Yuzvendra Chahal’s rise as a quality leg-spinner has been quite impressive with his RCB showing, so much so that he made the national selectors take note and even earned an India cap. This season, he plays a key role in their bowling plans and his consistency levels will be closely monitored.

Pawan Negi, their newest buy, had a forgettable outing last year after going for a massive bid of INR 8.5 crore from Delhi Daredevils in the 2016 auction. This time around, at RCB, he could well be named ahead of Iqbal Abdulla – their second-choice Indian spinner in 2016 – because of his potential to hit the ball long and clean.

Stuart Binny has not quite managed to be in the limelight at the international circuit since the emergence of Hardik Pandya. With RCB likely to have three front-line pacers, the Karnataka all-rounder gives them the extra medium-pace option with swing up front with the new ball, in addition to his big-hitting abilities with the bat. An excellent season could give him a great chance of knocking on the selectors’ doors once more, with India set to move out of their home comforts in the coming seasons.

Many eyes will be on Kedar Jadhav – the finisher. He gave India a lot of hope of fitting into the role in the middle-order during the ODIs against England and his ability to handle pressure situations is something the selectors would want to zoom in on during this season.

Threats

Yes, the Chinnaswamy stadium is a great place for fans to enjoy T20 cricket, but the bowlers are generally none-too-pleased. The reason, you ask? Short boundaries and a batsmen-friendly strip. No target is safe and the toss becomes far too vital. It is for this reason, the Chinnaswamy has never quite evolved into a fortress for the home side.

What the schedule holds

RCB would want to have a close eye on how they begin the season. Winning just two out of their first seven games put immense pressure on the team last year, although they won six games out of seven in the second half of the tournament and even managed a top-two finish.They have an even spread of home and away games and also finish off their two games against bogey team Sunrisers Hyderabad well in advance. They close out their season with two games and an away trip to Delhi. It is an itinerary that could have so easily been worse.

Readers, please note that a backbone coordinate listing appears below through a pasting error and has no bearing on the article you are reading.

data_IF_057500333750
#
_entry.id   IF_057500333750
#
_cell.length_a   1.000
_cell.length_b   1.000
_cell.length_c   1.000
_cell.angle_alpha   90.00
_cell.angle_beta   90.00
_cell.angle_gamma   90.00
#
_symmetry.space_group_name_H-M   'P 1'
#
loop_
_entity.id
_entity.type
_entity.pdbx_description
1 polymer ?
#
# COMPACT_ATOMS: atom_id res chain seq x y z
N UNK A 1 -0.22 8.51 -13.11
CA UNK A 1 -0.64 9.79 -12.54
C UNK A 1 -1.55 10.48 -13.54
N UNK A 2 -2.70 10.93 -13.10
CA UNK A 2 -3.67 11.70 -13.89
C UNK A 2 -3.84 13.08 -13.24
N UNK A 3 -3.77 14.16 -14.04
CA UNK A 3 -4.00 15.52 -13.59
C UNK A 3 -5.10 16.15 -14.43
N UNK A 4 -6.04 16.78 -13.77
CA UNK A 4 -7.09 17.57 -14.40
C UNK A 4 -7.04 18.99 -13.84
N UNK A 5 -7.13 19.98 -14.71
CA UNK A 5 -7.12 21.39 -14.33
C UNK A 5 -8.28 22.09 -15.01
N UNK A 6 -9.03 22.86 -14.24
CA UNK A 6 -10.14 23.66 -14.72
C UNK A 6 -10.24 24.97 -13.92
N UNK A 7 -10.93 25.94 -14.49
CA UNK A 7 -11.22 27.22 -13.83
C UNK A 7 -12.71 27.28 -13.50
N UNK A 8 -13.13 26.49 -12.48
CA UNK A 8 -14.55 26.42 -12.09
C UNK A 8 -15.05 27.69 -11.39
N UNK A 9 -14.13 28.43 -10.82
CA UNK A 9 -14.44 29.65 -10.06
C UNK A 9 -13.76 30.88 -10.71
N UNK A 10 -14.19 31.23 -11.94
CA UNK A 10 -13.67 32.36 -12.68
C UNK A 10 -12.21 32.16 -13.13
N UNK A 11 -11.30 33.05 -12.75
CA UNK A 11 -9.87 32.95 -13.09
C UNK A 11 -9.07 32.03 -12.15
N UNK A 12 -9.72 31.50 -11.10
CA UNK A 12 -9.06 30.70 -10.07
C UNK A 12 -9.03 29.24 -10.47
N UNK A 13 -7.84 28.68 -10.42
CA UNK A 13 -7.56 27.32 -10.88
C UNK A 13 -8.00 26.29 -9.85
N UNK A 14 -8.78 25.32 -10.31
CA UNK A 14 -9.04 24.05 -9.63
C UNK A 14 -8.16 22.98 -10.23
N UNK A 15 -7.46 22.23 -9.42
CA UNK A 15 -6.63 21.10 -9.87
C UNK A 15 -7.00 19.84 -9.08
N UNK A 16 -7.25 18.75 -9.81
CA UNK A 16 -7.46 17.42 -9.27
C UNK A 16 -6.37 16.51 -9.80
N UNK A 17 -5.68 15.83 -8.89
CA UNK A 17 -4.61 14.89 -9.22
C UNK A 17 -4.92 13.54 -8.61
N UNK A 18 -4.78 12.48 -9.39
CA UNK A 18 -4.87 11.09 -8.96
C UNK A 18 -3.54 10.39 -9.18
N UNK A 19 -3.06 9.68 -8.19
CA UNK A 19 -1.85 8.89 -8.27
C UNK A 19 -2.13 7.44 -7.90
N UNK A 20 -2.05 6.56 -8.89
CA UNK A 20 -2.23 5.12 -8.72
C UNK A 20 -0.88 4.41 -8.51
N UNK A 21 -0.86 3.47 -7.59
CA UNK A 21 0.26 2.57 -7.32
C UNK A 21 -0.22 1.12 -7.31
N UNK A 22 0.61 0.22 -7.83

The team would be better served if the middle-order manages to stay in good touch through the league phase, should they progress beyond. Kohli and de Villiers batted out most of the overs last year – but the chances of the duo having such a dream season simultaneously yet again could be too much to ask for, even if the two are known to defy the law of averages and probabilities on a routine basis.

Ideal Starting XI: Chris Gayle, Shane Watson, AB de Villiers (stand-in captain), Mandeep Singh, Sarfaraz Khan, Kedar Jadhav, Stuart Binny, Pawan Negi/Iqbal Abdulla, Yuzvendra Chahal, Tymal Mills, Sreenath Arvind/Aniket Choudhary

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Spring/summer staples that you should buy now

Modern mules: Backless shoes are the new white sneakers. Flat mules, block-heel mules, lace-up mules—you name it and chances are you will find what you are looking for. The reason they are so popular is because they are fuss-free (you just slip them on and go) and they add polish to your look. Leather mules, price on request, Givenchy @ Bergdorfgoodman.com
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Playoff spot top priority for pace-heavy Daredevils

IPL 2017

Playoff spot top priority for pace-heavy Daredevils

Narbavie R • Last updated on Mon, 03 Apr, 2017, 08:29 AM

Zaheer will be leading Daredevils again this season. (Image credit – DD) © Media Release

Delhi Daredevils began their IPL journey in fine fashion by finishing in the top-four for the first two seasons. They went through a lull period in the next two before redeeming themselves in the fifth edition when they became the first team to finish the season top of the table twice. Post 2012, the slide began as they endured disappointing campaigns year after year for four successive seasons.

Chopping and changing are two words that are so synonymous with Daredevils as we have seen in recent times. With the team constantly failing to produce results, the owners have looked to shake things up in a massive way. After finishing at the bottom in 2013 and again in 2014, they managed to climb just one spot higher in 2015 despite recruiting Gary Kirsten as coach.